Like the rest of inner city America, Bridgeport, Connecticut's 130th District has for decades been ground zero in the war on drugs. Mostly black and Latino, like other majority minority neighborhoods across the land, it has suffered the twin ravages of drug abuse and drug prohibition. Now, a former drug-fighting Navy officer turned drug reformer is seeking to change all that with a bold vision and an upstart bid for the state House of Representatives.
Sylvester Salcedo (2nd from right)
In late May, Bridgeport attorney Sylvester Salcedo
announced he was seeking the Democratic Party nomination for November's House race in the 130th. Salcedo is best known in drug reform circles for being the first and only former military officer to protest the drug war by sending back his Navy and Marine Corps Achievement medal to then President Bill Clinton.
"Narcotics use and abuse is our problem here at home," he wrote at the time in a letter sent to Clinton. "The solutions should be applied here and not in Colombia or elsewhere. To spend this additional amount of money overseas is wasteful and counterproductive."
Fast forward eight years and little has changed. The war on drugs continues apace, drug arrests and drug war prisoners reach new highs every year. The violence associated with drug prohibition continues to plague cities like Bridgeport. And Salcedo has had enough.
"The war on drugs is one of our nation's longest wars, at home and abroad," he said as he announced his candidacy May 29. "It is senseless, wasteful and counterproductive. It is highly discriminatory on a racial and economic basis. I said so on the steps of the US Congress in Washington, DC flanked and supported by Minnesota Republican Congressman Jim Ramstad and California Republican Congressman Tom Campbell in the summer of 2000," he said.
"Eight years later, the conditions are the same, if not worse, especially for the isolated and abandoned residents of ethnic minority enclaves and neighborhoods like the 130th District," Salcedo continued. "I want to win this State Representative seat to be a leader of change. I want to lead the way to peace, understanding and cooperation, not through the politics of fear, and racial and ethnic discord and conflict. This senseless war on the poor and the voiceless must end."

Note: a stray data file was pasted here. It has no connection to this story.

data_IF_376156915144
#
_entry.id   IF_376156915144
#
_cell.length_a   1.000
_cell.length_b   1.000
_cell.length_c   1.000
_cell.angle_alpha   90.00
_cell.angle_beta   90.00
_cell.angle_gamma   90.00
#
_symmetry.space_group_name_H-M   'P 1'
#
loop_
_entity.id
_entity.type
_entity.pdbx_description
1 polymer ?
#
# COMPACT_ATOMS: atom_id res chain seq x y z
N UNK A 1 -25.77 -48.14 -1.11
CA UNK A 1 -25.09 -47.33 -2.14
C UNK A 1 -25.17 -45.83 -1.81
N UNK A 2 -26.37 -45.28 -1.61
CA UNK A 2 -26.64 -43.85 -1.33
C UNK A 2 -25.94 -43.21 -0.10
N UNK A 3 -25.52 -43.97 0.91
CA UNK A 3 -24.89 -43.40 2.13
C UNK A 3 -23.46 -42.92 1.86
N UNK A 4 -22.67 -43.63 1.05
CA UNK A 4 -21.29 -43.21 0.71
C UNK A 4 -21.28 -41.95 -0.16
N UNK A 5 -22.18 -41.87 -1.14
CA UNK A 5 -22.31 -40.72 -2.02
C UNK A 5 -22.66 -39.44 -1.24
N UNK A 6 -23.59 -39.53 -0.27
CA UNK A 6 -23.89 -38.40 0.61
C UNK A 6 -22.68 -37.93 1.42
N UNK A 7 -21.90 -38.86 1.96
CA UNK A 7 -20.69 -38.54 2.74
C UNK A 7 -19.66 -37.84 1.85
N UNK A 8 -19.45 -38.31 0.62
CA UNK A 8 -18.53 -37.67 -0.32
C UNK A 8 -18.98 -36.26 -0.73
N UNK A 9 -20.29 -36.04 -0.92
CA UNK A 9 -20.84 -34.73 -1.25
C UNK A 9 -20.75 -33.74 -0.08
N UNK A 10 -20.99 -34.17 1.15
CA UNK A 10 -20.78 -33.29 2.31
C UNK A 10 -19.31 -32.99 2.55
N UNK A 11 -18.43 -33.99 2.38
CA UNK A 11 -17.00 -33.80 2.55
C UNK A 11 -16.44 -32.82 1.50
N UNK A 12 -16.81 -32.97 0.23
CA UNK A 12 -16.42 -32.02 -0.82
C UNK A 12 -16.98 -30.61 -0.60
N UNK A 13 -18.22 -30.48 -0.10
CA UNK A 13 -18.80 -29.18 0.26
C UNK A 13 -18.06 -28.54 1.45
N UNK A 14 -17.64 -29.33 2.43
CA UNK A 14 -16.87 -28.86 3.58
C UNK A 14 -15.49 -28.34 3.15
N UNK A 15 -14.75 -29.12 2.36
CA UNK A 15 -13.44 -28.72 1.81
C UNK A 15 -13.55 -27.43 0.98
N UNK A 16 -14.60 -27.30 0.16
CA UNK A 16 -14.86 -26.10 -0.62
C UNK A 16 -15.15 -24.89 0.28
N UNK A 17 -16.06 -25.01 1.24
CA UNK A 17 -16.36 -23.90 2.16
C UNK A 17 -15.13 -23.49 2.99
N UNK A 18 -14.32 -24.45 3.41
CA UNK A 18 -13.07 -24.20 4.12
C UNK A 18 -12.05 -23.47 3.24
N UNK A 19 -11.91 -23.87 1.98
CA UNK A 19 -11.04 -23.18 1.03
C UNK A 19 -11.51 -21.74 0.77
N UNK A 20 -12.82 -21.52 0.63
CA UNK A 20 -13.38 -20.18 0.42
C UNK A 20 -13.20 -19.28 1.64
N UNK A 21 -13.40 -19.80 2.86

Salcedo is not one for half-measures. He is proposing turning the 130th District into a sort of mini-Amsterdam, a zone of drug tolerance replete with safe injection sites, opiate maintenance facilities, and taxed and regulated marijuana sales. "I'm floating around this idea of the Covenant of the 130th District, which is to declare the district as a zone of tolerance," he said.
"I want to borrow from models like Amsterdam or Frankfort," he elaborated. "I'm not pushing legalization legislation, but acknowledging the fact that the 130th is a high drug trafficking and consumption area, from marijuana to heroin to cocaine. I want to try those approaches here. If you live in the district and are a heroin addict, we would work with you, whether it's a treatment and rehabilitation regime or a maintenance regime. If you select maintenance, you get the level of pharmaceutical grade heroin you need. In either case, you get medical, psychological, and social services, an intake exam, a social worker and a drug counselor to work with you. But this won't be a coercive or punitive program; instead it will be designed to develop the relationship with the addict."
Citing Bridgeport's chronically under-funded schools, libraries, and other services, Salcedo also called for regulated marijuana sales as a revenue raiser. "I want to open up a number of marijuana coffee shops in this district," he said. "They could be city sponsored, or they could be a joint private-public project. If people want to come here and imbibe, we will welcome them, let them pay the market price, and tax their purchases. The profits can go to the city general fund, or, if it's a joint venture, a share to the entrepreneurs," he said. "We will follow the experience of Amsterdam, with the police working collaboratively, so they're not arresting people coming from the coffee shops."